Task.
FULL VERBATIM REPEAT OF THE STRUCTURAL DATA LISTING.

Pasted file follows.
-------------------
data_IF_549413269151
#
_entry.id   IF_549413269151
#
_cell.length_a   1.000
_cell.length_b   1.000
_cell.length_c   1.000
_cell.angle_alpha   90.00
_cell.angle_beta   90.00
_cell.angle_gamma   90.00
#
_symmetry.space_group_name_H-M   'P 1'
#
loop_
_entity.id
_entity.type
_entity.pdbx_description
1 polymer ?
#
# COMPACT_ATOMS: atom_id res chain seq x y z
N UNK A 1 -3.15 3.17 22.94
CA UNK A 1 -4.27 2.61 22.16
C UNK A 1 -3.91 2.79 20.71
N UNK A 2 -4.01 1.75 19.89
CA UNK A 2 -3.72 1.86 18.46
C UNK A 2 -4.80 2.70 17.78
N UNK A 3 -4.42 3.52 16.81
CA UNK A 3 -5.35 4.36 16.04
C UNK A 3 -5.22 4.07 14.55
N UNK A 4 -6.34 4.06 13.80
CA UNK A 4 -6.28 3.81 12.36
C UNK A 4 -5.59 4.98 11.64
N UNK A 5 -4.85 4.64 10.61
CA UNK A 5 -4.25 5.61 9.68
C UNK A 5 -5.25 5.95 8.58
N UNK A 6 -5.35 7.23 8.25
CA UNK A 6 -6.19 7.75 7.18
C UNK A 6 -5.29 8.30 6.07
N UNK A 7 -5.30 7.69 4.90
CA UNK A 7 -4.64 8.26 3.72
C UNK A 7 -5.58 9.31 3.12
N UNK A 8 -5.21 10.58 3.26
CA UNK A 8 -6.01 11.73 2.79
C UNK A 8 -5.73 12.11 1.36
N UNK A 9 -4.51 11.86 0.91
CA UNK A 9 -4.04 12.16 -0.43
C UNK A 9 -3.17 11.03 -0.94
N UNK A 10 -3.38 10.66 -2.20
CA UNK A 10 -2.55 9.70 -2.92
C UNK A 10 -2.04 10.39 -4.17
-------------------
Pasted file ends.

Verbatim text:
data_IF_549413269151
#
_entry.id   IF_549413269151
#
_cell.length_a   1.000
_cell.length_b   1.000
_cell.length_c   1.000
_cell.angle_alpha   90.00
_cell.angle_beta   90.00
_cell.angle_gamma   90.00
#
_symmetry.space_group_name_H-M   'P 1'
#
loop_
_entity.id
_entity.type
_entity.pdbx_description
1 polymer ?
#
# COMPACT_ATOMS: atom_id res chain seq x y z
N UNK A 1 -3.15 3.17 22.94
CA UNK A 1 -4.27 2.61 22.16
C UNK A 1 -3.91 2.79 20.71
N UNK A 2 -4.01 1.75 19.89
CA UNK A 2 -3.72 1.86 18.46
C UNK A 2 -4.80 2.70 17.78
N UNK A 3 -4.42 3.52 16.81
CA UNK A 3 -5.35 4.36 16.04
C UNK A 3 -5.22 4.07 14.55
N UNK A 4 -6.34 4.06 13.80
CA UNK A 4 -6.28 3.81 12.36
C UNK A 4 -5.59 4.98 11.64
N UNK A 5 -4.85 4.64 10.61
CA UNK A 5 -4.25 5.61 9.68
C UNK A 5 -5.25 5.95 8.58
N UNK A 6 -5.35 7.23 8.25
CA UNK A 6 -6.19 7.75 7.18
C UNK A 6 -5.29 8.30 6.07
N UNK A 7 -5.30 7.69 4.90
CA UNK A 7 -4.64 8.26 3.72
C UNK A 7 -5.58 9.31 3.12
N UNK A 8 -5.21 10.58 3.26
CA UNK A 8 -6.01 11.73 2.79
C UNK A 8 -5.73 12.11 1.36
N UNK A 9 -4.51 11.86 0.91
CA UNK A 9 -4.04 12.16 -0.43
C UNK A 9 -3.17 11.03 -0.94
N UNK A 10 -3.38 10.66 -2.20
CA UNK A 10 -2.55 9.70 -2.92
C UNK A 10 -2.04 10.39 -4.17